Journal-Times (Grayson, KY)

Local News

October 23, 2013

School board talks test scores, bad floors

Oct. 23, 2013 — The Carter County Board of Education met Monday to review prior year assessment scores, as well as ongoing construction and budgetary issues.

In the data presented at the meeting, the school district as a whole saw marked improvement in test scores, passing the Ashland school district and moving up a spot to become the second highest ranked district in the region, behind only Russell Independent.

East Carter High School ranked in the 94th percentile of all high schools in the state and was named a school of distinction.

West Carter High School improved from the 24th percentile to the 84th percentile and was named a high progress school and a proficient school.

Both East and West middle schools improved their scores as well, with ECMS touting the highest individual ranking in the region.

Construction issues also were a hot topic of conversation at the meeting, specifically those plaguing the newly-built Tygart Creek Elementary School.

Classroom floor surfaces are beginning to degrade, which both the construction manager and David Jessie, district facilities manager, indicated was likely the result of inadequate amounts of floor wax applied to the surface.

“There wasn't enough seal and wax applied to the floor in the first place and what was applied has already worn off,” said Jessie.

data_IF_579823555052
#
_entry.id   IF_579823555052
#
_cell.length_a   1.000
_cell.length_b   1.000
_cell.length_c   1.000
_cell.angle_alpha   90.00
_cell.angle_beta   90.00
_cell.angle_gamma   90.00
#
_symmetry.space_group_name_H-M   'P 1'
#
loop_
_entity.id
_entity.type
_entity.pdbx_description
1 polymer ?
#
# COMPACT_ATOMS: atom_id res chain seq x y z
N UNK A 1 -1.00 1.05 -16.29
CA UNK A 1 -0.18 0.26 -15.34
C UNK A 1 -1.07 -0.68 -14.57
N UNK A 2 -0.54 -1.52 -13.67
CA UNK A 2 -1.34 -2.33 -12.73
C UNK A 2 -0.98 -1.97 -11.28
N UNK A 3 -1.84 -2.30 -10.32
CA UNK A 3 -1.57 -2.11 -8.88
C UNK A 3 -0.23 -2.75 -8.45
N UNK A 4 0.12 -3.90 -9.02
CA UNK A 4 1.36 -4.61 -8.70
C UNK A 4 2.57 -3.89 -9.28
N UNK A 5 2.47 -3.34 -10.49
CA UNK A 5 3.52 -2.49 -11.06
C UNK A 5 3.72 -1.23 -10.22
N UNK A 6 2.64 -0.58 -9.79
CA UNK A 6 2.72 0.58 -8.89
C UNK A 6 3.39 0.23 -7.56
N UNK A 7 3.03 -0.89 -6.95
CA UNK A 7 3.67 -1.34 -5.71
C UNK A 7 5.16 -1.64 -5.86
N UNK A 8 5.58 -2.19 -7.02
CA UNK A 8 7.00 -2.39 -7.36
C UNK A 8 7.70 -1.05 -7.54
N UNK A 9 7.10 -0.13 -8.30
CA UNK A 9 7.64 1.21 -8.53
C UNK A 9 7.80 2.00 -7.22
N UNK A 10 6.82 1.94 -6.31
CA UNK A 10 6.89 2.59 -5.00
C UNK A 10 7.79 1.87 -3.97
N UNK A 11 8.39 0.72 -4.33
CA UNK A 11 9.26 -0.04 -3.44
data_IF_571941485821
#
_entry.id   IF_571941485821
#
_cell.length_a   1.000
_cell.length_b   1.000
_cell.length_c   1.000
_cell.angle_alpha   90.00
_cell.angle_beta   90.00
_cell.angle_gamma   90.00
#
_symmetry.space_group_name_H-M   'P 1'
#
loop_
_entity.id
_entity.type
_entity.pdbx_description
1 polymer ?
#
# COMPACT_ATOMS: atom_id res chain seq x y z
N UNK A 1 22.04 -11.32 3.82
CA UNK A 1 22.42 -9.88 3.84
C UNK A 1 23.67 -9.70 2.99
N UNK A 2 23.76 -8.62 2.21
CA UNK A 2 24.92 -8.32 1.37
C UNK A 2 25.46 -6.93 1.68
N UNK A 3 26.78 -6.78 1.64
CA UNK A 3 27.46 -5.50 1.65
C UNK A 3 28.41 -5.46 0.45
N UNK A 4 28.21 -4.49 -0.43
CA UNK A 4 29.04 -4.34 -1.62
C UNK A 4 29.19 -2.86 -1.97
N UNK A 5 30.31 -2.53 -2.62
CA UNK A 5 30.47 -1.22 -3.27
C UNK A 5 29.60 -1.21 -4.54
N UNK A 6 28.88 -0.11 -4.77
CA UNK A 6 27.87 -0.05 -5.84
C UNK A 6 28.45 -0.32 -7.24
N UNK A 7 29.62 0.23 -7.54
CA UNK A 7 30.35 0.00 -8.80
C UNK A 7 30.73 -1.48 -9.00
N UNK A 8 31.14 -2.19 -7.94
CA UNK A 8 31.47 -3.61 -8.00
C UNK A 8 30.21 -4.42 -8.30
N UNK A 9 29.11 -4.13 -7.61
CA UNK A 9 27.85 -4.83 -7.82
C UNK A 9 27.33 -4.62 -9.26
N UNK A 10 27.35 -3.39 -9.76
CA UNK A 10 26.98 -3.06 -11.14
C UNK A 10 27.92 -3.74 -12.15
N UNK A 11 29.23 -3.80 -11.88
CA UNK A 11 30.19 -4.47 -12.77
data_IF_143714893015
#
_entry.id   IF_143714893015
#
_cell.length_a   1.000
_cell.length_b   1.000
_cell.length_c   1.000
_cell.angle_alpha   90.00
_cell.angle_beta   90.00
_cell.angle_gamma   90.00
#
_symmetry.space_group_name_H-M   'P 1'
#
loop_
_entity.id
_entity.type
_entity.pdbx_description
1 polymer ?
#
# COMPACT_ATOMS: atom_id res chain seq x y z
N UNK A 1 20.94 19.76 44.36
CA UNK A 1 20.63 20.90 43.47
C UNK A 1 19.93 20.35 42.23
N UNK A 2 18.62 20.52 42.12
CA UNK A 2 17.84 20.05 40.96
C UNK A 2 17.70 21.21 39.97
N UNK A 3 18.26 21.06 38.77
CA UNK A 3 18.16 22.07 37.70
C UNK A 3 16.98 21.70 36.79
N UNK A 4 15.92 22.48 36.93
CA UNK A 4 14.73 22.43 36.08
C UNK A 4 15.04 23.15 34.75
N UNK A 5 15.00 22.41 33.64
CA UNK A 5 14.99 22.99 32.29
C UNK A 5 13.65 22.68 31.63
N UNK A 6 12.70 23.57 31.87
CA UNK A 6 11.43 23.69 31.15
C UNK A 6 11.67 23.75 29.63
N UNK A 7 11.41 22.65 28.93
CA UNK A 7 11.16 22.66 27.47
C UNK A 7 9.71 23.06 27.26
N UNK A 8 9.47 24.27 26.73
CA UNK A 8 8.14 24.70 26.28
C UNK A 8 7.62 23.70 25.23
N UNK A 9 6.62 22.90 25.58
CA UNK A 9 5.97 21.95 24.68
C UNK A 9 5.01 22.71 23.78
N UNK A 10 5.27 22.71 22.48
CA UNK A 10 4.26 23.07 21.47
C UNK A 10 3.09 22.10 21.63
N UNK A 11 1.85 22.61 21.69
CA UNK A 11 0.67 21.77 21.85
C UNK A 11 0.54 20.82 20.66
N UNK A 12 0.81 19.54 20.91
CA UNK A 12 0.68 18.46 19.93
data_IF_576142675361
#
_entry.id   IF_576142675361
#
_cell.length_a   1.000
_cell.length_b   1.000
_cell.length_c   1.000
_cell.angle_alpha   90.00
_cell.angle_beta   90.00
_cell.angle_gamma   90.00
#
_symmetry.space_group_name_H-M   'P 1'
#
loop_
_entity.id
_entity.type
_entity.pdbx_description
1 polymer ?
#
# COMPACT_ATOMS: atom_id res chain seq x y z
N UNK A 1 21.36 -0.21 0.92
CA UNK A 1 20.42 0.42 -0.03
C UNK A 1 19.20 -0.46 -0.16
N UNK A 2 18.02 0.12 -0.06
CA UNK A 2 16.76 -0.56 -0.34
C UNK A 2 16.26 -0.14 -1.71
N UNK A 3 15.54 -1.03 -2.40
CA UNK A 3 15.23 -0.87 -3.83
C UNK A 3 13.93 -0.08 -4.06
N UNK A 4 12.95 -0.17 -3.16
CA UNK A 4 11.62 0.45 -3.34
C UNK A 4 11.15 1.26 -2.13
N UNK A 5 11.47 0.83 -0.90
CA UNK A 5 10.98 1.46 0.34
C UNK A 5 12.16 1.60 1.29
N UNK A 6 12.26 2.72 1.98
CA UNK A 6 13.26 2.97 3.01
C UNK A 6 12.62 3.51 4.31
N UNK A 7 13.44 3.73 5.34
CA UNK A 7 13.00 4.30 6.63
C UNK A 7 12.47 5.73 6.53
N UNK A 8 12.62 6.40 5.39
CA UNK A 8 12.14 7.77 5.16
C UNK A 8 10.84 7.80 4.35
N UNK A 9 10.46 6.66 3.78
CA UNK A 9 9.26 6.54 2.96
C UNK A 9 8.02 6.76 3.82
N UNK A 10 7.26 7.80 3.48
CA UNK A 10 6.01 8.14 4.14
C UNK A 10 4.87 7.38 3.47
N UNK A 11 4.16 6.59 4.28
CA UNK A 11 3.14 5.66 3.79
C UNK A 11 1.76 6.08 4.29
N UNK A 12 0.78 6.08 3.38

“We're looking at close to 1,500 tiles that need to be replaced. It's going to be a massive undertaking,” said Tygart Principal Shawn Justice.

There was no resolution, however, as to who would ultimately bear the responsibility of replacing the tiles, as well as the labor costs.

The board also unanimously approved a resolution to be sent to Kentucky lawmakers regarding the continued annual decrease in state funding for school districts.

“The failure of the legislature has caused the Carter County Schools and districts across the Commonwealth to make significant cuts to their budgets and to personnel, compelling school boards to increase property taxes in order that districts might continue to operate and serve the students,” reads part of the resolution.

School districts are looking to put pressure on the General Assembly by adopting similar resolutions, as well as backing an independent study to compare public school funding in Kentucky with the rest of the nation.

The board will meet again in special session on Monday, Nov. 4, at the district office to consider bids for the Star Elementary renovation project.

Joe Lewis can be reached at or by telephone at 286-4201.

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